Country like this is dismissed, in many contexts, as second growth or regrowth. Inferior and no longer pure. Yet, left alone for forty or fifty years, in a warm climate with high rainfall, this place has returned to something wild. Even over five years, I have witnessed the mongrel in this country fighting back, the forest becoming more dense, more diverse. Bird and wild-life has intensified within the protective cover of tree canopy, middle storey and understorey. The rare tusked frog and endangered green-thighed frog call from the dams and creeks. Koalas are confident enough to waddle down the driveway and climb trees above the house or settle in a branch in full view of a window. Robins, wrens, pardalotes and parrots bathe on the deck while we breakfast. As one European visitor commented, it is ‘like living in a national park.’

True wilderness, carrying the weight of all our romantic notions, is hard to find these days. Of course old-growth forests must be protected; of course endangered habitats must receive special attention. Surely, though, with what we now know, all forest and bushland is valuable. Every tree. Regrowth – even mongrel grow-back after our own excessive harvesting – is still growth. Much of our remaining bushland falls into this category. It is where our wildlife have retreated and adapted to, and while it is arguably worth less, it is not altogether worthless. Least of all to us; after all, it is our habitat, too.

Environmental Impact Statements, commissioned by utility companies and the like, rate places like this as “low value” despite forming part of a coast to range wildlife corridor, linking rainforest and wetland areas, and providing refuge for species at risk. Pristine landscapes, remnant and old-growth forests are of obvious and immeasurable value. Yet it seems perverse that land in recovery should be considered second-rate, even disposable, and previous mismanagement used as justification for further destruction.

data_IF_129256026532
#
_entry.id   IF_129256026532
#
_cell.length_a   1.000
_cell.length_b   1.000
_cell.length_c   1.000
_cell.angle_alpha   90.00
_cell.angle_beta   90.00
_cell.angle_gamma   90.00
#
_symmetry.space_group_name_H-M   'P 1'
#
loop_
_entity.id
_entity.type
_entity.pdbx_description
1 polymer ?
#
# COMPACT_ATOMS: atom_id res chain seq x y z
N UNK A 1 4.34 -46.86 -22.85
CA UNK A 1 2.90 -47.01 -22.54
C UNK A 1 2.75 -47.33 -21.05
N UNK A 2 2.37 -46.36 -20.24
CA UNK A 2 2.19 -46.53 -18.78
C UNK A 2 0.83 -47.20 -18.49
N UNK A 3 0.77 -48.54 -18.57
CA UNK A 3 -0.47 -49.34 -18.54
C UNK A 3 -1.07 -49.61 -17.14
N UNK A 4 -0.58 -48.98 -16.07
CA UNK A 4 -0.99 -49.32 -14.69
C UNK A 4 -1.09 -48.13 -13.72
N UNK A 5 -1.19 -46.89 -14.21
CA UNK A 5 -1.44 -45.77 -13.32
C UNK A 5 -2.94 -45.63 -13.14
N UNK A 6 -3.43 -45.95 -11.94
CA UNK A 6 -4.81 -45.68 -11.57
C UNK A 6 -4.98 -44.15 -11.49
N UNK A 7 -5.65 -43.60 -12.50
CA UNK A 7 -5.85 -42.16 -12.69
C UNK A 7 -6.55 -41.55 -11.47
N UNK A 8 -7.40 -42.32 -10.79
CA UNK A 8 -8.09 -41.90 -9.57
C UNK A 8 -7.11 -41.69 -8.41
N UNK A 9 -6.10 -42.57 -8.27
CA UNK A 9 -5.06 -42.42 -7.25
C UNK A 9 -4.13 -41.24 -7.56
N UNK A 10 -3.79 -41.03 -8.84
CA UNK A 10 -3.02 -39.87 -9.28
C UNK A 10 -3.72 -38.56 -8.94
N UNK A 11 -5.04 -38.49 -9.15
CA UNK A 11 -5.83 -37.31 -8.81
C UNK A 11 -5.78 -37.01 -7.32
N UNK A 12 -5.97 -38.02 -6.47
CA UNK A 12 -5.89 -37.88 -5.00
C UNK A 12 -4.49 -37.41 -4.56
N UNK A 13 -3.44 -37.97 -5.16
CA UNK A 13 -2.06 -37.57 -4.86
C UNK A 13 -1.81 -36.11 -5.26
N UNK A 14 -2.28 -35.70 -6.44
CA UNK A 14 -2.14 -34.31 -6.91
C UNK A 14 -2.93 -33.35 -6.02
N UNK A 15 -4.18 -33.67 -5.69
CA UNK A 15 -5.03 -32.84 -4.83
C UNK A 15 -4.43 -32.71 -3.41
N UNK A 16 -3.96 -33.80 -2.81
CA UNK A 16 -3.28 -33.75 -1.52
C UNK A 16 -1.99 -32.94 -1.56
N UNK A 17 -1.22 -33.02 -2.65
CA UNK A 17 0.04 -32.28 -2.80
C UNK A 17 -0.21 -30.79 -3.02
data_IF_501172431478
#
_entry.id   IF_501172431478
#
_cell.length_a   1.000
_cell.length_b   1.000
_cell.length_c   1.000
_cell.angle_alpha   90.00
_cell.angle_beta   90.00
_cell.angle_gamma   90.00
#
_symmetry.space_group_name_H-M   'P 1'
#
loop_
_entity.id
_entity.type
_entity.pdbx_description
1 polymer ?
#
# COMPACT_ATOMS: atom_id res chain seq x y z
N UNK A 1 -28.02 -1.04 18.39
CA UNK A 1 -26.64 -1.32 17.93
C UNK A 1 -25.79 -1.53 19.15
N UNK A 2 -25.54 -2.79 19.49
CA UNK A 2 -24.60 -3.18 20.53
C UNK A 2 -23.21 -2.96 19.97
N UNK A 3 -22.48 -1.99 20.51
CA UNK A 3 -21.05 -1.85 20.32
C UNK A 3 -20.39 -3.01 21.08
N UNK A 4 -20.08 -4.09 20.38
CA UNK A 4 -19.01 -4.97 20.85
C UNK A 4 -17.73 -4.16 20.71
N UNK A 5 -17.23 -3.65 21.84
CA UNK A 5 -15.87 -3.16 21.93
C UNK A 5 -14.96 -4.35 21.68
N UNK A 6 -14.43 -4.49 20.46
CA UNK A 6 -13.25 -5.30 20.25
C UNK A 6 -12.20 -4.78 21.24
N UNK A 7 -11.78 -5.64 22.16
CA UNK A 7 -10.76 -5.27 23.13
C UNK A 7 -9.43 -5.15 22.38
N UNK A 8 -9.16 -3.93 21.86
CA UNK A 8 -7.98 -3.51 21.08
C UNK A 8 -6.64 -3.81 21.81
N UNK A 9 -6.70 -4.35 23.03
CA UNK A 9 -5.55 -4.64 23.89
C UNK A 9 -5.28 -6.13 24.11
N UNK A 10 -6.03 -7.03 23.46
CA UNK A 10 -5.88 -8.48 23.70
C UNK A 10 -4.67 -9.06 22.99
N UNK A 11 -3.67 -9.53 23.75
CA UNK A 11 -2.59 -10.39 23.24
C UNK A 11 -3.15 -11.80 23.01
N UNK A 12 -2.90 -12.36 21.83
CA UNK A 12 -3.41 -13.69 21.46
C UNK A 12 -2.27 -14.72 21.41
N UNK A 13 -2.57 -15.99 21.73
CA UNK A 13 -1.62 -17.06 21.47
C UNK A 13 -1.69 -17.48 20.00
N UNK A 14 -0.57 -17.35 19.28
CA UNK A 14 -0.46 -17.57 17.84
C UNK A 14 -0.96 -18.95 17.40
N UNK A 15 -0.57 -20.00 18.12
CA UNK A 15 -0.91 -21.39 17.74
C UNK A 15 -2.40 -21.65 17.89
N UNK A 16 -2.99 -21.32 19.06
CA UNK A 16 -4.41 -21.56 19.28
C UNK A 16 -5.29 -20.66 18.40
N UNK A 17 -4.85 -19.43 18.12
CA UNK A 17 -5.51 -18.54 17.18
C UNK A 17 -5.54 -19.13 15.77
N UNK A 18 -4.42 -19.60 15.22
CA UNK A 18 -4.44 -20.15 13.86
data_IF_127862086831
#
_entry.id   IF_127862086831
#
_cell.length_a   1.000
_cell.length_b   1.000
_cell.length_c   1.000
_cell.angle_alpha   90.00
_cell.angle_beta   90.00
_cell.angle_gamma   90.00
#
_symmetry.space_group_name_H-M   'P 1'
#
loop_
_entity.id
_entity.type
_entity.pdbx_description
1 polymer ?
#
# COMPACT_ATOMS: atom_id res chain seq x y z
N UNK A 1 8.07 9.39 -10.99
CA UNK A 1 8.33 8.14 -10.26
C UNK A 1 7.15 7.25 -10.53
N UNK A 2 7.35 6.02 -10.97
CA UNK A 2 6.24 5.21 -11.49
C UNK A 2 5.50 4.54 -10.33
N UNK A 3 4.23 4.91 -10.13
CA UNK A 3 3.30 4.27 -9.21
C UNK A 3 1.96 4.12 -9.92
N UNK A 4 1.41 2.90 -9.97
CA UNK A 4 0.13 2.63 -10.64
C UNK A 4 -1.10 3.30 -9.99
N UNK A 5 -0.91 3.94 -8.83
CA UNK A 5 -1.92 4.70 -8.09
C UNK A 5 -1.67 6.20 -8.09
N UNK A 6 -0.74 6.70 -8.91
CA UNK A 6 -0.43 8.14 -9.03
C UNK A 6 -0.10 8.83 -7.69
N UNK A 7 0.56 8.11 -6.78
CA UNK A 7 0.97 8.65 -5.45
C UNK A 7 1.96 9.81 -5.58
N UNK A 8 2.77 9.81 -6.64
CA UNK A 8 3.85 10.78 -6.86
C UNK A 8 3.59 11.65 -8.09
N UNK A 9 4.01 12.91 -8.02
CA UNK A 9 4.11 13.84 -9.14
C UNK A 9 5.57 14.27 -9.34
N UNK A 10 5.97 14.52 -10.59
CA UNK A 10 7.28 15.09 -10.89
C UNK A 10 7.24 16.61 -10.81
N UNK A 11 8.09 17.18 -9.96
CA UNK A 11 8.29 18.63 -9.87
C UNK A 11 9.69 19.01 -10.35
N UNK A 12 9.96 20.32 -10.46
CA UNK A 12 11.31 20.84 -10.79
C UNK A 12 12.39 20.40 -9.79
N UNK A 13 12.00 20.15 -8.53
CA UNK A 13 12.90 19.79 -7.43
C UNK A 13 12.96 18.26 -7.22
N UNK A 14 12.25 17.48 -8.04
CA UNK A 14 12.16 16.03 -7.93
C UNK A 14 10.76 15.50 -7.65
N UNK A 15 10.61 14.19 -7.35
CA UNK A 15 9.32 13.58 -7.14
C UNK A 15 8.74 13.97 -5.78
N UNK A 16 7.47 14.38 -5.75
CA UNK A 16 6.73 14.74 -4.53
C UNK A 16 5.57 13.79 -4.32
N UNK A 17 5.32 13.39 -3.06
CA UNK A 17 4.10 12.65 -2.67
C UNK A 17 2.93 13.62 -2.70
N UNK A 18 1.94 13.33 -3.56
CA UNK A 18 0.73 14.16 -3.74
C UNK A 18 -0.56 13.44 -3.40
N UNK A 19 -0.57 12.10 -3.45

Thoreau’s Walden Pond, celebrated in all its glorious detail in that benchmark of nature writing, Walden, was second growth: “a young forest of pitch pines and hickories.” It was hardly wilderness, only a few miles from Thoreau’s home town of Concord. Walden’s close observation and philosophical reflections elevate Walden Pond to something larger, universal: the act of writing about the place he knew and loved preserving it for all of time. Thoreau’s words have also inspired thousands to set off into the wilds and write about the places they love.

Like so many writers and artists before me, I have fled the city for the hills. Chosen to live on the fringes. In retreat. Yet this is not my country, not the place of my birth or the land of my people. I have no claim to root here. I was born far away on a property much larger and browner. Most of the land there was cleared for farming, much of it flat. The ground sucked dry. Few original trees remain. Their ghosts stand in the paddocks, dropping grey limbs, for farmers to plough around.

Rich veins of gold once ran beneath the skin of the earth there, and it was gold that brought my forefathers. It was rich farming land then, too. In most winters, the paddocks still run soft and green. A trigsite of stony hills, pock-marked with mines now filled in, makes for poor farming, but is covered with ironbarks, wildflowers and wildlife. It was to the hills I retreated even as a child, camping out alone with rocks, trees and stars.

The dominant memories of my first growth are of dust storms and drought, and struggle. The property has been in my family since the white ships arrived and yet, somehow, it is not where I am at home. With me, an only child and a woman without children of my own, the line ends; the land will pass out of my name. Perhaps this knowledge meant I began letting go early on. Or perhaps my interior landscape germinated elsewhere.

I came to these hills via somewhere else and somewhere before that. Cityscapes, with their hustling energy, while fuelling a career and social life, did not give me room to pause, did not foster the words. This is the green regeneration I longed for while stunted in offices, meeting rooms, and apartments. The warm. The wet. Proximity to ocean. The quiet. The scope to settle into the soil. In the spaces between trees my breath slows and my mind clears and the words come.